# Disadvantages

Christoph Molnar

Linear regression models can only represent linear relationships, i.e. a weighted sum of the input features. Each **nonlinearity or interaction has to be hand-crafted** and explicitly given to the model as an input feature.

Linear models are also often **not that good regarding predictive performance**, because the relationships that can be learned are so restricted and usually oversimplify how complex reality is.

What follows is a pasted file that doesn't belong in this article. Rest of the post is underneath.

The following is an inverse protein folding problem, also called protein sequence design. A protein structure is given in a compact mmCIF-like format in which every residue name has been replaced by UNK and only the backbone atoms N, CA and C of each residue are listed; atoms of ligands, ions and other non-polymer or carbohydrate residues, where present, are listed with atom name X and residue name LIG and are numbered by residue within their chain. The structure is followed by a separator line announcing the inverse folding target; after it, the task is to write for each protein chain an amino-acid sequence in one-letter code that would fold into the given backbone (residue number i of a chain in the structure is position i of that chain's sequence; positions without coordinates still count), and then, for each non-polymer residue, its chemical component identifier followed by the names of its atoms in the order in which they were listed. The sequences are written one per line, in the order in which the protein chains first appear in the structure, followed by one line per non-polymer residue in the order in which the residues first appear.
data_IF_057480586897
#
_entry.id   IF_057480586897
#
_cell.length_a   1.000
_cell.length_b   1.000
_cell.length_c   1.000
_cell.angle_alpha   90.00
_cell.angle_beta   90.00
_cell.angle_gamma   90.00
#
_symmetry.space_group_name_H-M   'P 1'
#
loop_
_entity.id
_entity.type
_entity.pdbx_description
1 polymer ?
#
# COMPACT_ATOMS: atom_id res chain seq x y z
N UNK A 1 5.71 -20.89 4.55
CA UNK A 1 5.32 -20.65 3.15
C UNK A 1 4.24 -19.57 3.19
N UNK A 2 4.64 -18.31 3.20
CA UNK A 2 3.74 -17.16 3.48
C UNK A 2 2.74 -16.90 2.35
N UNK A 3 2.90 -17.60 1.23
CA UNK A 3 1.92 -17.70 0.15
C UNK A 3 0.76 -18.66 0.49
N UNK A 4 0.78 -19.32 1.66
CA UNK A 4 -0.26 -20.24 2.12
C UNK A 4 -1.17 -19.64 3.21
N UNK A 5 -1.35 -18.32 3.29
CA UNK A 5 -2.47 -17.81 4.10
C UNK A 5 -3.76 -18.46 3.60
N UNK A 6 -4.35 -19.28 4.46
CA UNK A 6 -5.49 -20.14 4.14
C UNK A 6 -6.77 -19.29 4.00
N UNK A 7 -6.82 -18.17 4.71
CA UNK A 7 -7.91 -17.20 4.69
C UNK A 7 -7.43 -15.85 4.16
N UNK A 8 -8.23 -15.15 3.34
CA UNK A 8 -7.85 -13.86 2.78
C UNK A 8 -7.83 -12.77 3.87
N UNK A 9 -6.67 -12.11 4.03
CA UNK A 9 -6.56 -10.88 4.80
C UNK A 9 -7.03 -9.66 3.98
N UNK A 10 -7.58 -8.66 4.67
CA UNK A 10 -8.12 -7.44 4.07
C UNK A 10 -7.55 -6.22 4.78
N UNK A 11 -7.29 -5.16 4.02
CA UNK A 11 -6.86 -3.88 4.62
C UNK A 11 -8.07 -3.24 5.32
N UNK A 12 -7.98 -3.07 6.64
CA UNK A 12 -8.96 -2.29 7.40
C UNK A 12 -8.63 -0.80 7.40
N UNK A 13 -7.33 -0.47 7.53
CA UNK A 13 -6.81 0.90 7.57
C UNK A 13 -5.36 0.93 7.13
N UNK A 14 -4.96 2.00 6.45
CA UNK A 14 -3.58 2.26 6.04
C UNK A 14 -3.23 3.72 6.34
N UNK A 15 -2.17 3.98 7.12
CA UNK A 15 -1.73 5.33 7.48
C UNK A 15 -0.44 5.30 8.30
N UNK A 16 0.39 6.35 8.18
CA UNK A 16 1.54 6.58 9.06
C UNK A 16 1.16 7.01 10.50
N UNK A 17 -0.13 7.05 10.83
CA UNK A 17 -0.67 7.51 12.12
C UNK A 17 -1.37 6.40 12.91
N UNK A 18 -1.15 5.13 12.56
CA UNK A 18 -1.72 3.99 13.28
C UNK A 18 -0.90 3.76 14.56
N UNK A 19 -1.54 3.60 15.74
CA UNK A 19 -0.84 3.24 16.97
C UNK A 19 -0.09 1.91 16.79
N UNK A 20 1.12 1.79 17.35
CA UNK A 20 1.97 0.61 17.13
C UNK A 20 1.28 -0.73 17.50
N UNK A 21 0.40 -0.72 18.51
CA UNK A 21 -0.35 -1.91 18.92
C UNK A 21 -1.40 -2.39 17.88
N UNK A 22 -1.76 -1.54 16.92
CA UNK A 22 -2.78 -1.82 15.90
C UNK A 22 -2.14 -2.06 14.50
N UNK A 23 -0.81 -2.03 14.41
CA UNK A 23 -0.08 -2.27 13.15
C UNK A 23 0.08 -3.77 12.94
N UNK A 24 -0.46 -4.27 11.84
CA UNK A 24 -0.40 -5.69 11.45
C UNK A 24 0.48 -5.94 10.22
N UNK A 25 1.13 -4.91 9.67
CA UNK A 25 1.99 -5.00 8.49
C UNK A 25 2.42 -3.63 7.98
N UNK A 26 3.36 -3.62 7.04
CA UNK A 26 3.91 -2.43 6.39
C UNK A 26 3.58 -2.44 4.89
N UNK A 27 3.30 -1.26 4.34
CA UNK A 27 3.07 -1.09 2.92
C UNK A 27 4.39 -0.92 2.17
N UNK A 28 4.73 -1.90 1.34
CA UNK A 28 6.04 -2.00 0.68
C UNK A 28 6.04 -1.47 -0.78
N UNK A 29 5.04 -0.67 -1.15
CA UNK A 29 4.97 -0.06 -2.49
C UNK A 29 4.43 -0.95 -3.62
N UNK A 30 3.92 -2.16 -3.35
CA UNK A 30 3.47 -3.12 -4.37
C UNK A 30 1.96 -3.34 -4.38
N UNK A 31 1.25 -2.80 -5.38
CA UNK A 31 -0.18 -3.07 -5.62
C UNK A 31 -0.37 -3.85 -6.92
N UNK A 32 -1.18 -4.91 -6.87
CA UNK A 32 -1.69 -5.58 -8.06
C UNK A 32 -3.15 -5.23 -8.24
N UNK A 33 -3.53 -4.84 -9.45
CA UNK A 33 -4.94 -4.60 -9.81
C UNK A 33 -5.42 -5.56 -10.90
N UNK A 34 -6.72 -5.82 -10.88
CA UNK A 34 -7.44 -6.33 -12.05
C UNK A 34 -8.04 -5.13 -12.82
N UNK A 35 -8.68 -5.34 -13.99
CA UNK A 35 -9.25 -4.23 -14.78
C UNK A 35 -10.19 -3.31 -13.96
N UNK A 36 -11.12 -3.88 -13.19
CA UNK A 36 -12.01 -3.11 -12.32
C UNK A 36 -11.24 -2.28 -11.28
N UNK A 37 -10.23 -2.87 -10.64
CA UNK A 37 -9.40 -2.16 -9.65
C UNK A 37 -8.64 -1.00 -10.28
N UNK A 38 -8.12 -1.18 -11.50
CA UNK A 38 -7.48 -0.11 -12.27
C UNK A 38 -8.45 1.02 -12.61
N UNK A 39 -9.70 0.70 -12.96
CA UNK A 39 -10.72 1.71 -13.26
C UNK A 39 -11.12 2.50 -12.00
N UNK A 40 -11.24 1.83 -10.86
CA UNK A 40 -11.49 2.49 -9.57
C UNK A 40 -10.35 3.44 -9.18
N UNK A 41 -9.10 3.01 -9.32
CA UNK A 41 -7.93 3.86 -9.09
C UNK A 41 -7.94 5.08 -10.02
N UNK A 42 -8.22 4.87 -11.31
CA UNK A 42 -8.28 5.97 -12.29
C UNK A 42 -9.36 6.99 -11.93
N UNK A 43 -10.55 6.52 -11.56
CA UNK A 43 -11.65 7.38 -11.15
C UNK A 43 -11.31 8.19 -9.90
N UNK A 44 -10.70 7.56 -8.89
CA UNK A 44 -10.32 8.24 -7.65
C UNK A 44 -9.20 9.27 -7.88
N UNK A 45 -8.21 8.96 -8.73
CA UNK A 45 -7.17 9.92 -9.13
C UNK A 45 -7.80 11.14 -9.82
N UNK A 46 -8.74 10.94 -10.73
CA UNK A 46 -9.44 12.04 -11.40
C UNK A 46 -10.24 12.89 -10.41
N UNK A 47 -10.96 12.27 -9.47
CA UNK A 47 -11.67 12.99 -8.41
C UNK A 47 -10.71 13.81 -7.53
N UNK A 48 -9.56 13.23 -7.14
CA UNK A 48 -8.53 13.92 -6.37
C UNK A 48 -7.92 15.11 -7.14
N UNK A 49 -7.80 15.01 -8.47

The interpretation of a weight **can be unintuitive** because it depends on all other features. A feature with high positive correlation with the outcome y and another feature might get a negative weight in the linear model, because, given the other correlated feature, it is negatively correlated with y in the high-dimensional space. Completely correlated features make it even impossible to find a unique solution for the linear equation. An example: You have a model to predict the value of a house and have features like number of rooms and size of the house. House size and number of rooms are highly correlated: the bigger a house is, the more rooms it has. If you take both features into a linear model, it might happen, that the size of the house is the better predictor and gets a large positive weight. The number of rooms might end up getting a negative weight, because, given that a house has the same size, increasing the number of rooms could make it less valuable or the linear equation becomes less stable, when the correlation is too strong.